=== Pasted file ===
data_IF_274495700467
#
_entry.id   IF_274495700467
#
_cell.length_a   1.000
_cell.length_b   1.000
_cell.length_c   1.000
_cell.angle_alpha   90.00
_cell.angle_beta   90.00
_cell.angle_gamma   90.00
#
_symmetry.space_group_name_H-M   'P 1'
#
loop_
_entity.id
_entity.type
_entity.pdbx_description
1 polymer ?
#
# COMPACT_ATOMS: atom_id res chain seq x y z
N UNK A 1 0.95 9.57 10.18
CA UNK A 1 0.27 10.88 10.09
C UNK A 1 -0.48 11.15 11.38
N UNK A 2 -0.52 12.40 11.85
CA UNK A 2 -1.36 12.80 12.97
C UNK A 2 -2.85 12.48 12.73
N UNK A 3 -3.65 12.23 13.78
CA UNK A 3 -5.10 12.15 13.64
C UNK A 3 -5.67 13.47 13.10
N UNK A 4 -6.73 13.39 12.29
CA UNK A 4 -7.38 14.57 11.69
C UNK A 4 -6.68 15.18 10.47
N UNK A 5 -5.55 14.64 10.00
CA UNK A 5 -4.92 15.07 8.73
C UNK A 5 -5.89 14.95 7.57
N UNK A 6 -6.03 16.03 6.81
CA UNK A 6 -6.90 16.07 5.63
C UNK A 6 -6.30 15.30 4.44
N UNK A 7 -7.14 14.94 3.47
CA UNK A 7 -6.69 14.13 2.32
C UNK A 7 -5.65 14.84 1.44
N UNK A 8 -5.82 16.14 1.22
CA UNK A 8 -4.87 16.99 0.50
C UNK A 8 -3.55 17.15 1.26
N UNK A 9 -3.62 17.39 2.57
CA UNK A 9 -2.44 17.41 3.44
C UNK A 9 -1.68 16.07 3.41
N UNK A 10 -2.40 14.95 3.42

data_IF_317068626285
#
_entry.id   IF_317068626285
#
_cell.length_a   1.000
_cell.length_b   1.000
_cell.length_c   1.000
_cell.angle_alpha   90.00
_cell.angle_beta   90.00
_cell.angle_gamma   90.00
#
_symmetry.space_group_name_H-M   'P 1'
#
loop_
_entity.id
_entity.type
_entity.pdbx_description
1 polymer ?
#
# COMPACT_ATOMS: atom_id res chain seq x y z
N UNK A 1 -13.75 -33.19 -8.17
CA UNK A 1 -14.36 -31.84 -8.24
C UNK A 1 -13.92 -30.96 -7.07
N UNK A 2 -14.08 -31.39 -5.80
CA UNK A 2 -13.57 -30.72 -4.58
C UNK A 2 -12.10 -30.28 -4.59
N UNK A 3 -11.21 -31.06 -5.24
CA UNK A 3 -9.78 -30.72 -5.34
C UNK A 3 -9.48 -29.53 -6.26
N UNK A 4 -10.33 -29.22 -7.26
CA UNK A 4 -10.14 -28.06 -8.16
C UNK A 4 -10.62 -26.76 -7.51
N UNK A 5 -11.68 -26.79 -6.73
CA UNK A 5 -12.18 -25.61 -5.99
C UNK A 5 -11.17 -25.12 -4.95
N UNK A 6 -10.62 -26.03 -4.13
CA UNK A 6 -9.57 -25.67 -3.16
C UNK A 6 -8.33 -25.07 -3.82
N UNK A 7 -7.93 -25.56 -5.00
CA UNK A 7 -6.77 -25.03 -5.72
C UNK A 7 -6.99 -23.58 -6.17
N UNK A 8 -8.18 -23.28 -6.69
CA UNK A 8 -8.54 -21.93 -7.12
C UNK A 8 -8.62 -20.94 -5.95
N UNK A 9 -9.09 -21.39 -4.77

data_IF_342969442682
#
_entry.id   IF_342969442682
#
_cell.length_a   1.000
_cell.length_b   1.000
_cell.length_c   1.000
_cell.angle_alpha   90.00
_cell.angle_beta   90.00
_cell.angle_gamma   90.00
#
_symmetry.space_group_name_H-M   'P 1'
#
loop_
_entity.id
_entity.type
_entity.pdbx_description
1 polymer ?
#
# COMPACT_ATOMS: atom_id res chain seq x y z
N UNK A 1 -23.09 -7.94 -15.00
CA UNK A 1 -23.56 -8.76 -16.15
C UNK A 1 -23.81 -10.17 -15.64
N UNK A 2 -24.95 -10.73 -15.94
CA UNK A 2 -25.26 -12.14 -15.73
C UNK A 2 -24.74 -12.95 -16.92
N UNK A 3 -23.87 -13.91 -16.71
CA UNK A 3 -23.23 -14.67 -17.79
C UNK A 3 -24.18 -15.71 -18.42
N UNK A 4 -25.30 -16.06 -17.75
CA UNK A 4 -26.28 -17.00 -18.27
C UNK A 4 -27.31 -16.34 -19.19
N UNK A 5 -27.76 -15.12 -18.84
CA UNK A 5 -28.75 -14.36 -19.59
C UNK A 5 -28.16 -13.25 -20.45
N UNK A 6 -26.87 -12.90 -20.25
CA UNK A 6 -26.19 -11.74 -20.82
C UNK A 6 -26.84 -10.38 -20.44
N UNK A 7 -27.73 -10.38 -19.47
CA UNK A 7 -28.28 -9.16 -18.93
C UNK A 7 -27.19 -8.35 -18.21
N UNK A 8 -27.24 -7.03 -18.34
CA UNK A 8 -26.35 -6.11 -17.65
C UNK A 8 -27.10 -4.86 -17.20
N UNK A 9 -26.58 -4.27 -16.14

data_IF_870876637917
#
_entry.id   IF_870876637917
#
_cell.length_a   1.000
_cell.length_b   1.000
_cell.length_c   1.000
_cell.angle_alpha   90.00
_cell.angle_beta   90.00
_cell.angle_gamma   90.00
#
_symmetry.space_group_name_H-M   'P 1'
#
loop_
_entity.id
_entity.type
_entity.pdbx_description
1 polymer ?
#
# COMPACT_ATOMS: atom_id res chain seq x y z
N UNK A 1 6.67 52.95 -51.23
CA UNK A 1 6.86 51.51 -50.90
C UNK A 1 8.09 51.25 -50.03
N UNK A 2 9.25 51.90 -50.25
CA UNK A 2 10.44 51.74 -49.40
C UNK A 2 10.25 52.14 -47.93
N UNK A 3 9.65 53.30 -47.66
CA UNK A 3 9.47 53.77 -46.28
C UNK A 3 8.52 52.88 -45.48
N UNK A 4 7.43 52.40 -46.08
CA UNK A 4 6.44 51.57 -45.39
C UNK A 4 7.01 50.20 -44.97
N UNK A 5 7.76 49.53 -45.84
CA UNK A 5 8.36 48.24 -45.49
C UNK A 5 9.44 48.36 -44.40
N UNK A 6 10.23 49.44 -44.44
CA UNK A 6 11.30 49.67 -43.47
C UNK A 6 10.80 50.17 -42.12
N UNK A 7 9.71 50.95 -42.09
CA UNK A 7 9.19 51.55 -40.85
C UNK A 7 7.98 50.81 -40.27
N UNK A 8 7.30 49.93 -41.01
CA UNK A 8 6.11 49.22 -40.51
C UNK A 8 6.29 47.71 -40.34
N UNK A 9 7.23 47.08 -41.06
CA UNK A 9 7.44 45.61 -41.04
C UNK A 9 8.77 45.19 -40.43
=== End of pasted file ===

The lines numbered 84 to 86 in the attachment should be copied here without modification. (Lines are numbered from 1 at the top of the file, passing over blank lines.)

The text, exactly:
N UNK A 6 -10.62 -26.03 -4.13
CA UNK A 6 -9.57 -25.67 -3.16
C UNK A 6 -8.33 -25.07 -3.82